2020-10-30 23:38     ` Dan Williams
  2020-10-30 22:39   ` Vikram Sethi
  2020-10-31 10:21   ` David Hildenbrand
  2 siblings, 1 reply; 17+ messages in thread
From: Matthew Wilcox @ 2020-10-30 20:59 UTC (permalink / raw)
  To: Dan Williams
  Cc: Vikram Sethi, linux-cxl, Natu, Mahesh, Rudoff, Andy, Jeff Smith,
	Mark Hairgrove, jglisse, David Hildenbrand, Linux MM, Linux ACPI

On Fri, Oct 30, 2020 at 01:37:18PM -0700, Dan Williams wrote:
> On Wed, Oct 28, 2020 at 4:06 PM Vikram Sethi <vsethi@nvidia.com> wrote:
> > CXL 
> > (HDM) CXL
> > CXL 
> > CXL.cache 
> >
> > BIOS/UEFI HDM EFI 
> > ACPI SRAT/SLIT/HMAT
> > EFI 
> > HDM 
> > HDM 
> 
> BIOS OS 
> CXL 
> BIOS 
> 
> > UEFI 
> > NUMA NUMA HDM,
> > (CDAT) NUMA 
> > HDM, NUMA NUMA
> > CDAT 
> > BIOS 
> 
> NUMA CDAT
> EFI ACPI
> SRAT/HMAT CDAT BIOS 
> OS 
> 
> > NUMA HDM CXL 
> > CDAT, NUMA 
> > BIOS PXM 
> > SRAT 
> 
> CDAT ACPI 
> CDAT 
> NUMA ACPI SRAT
> ACPI NUMA 
> CDAT NUMA BIOS 
> SRAT/HMAT. 
> CXL EFI / ACPI 

i don't know what you're talking about but you must both work for
hardware manufacturers!

^ permalink raw reply	[flat|nested] 17+ messages in thread

* RE: Onlining CXL Type2 device coherent memory
  2020-10-30 20:37 ` Dan Williams
  2020-10-30 20:59   ` Matthew Wilcox
@ 2020-10-30 22:39   ` Vikram Sethi
  2020-11-02 17:47     ` Dan Williams
  2020-10-31 10:21   ` David Hildenbrand
  2 siblings, 1 reply; 17+ messages in thread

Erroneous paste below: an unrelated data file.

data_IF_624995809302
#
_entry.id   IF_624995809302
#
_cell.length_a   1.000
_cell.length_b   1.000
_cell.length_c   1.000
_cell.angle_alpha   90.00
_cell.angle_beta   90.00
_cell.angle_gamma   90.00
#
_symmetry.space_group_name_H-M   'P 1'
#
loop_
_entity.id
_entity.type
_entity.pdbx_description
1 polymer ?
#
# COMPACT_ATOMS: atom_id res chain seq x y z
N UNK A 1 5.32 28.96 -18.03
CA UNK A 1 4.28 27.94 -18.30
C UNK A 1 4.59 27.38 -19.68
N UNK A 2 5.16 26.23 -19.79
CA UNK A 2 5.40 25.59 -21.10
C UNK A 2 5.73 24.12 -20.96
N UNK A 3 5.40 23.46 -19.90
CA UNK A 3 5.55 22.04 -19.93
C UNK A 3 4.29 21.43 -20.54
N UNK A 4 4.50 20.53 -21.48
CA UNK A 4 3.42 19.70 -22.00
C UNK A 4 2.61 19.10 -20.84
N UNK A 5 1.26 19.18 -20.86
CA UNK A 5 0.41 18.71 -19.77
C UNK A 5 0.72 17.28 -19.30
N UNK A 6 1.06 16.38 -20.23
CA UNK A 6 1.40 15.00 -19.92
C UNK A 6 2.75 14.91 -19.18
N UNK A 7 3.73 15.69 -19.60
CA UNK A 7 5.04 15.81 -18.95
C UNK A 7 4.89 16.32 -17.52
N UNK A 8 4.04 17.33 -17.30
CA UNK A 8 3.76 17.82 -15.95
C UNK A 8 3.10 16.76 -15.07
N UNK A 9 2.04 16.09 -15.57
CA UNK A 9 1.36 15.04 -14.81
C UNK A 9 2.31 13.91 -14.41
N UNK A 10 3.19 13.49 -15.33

From: Vikram Sethi @ 2020-10-30 22:39 UTC (permalink / raw)
  To: Dan Williams
  Cc: linux-cxl, Natu, Mahesh, Rudoff, Andy, Jeff Smith,
	Mark Hairgrove, jglisse, David Hildenbrand, Linux MM, Linux ACPI,
	will, anshuman.khandual, catalin.marinas, Ard Biesheuvel

Hi Dan, 
> From: Dan Williams <dan.j.williams@intel.com>
> On Wed, Oct 28, 2020 at 4:06 PM Vikram Sethi <vsethi@nvidia.com> wrote:
> >
> > Hello,
> >
> > I wanted to kick off a discussion on how Linux onlining of CXL [1] type 2 device
> > Coherent memory aka Host managed device memory (HDM) will work for type 2
> CXL
> > devices which are available/plugged in at boot. A type 2 CXL device can be
> simply
> > thought of as an accelerator with coherent device memory, that also has a
> > CXL.cache to cache system memory.
> >
> > One could envision that BIOS/UEFI could expose the HDM in EFI memory map
> > as conventional memory as well as in ACPI SRAT/SLIT/HMAT. However, at least
> > on some architectures (arm64) EFI conventional memory available at kernel boot
> > memory cannot be offlined, so this may not be suitable on all architectures.
> 
> That seems an odd restriction. Add David, linux-mm, and linux-acpi as
> they might be interested / have comments on this restriction as well.
> 
> > Further, the device driver associated with the type 2 device/accelerator may
> > want to save off a chunk of HDM for driver private use.
> > So it seems the more appropriate model may be something like dev dax model
> > where the device driver probe/open calls add_memory_driver_managed, and
> > the driver could choose how much of the HDM it wants to reserve and how
> > much to make generally available for application mmap/malloc.
> 
> Sure, it can always be driver managed. The trick will be getting the
> platform firmware to agree to not map it by default, but I suspect
> you'll have a hard time convincing platform-firmware to take that
> stance. The BIOS does not know, and should not care what OS is booting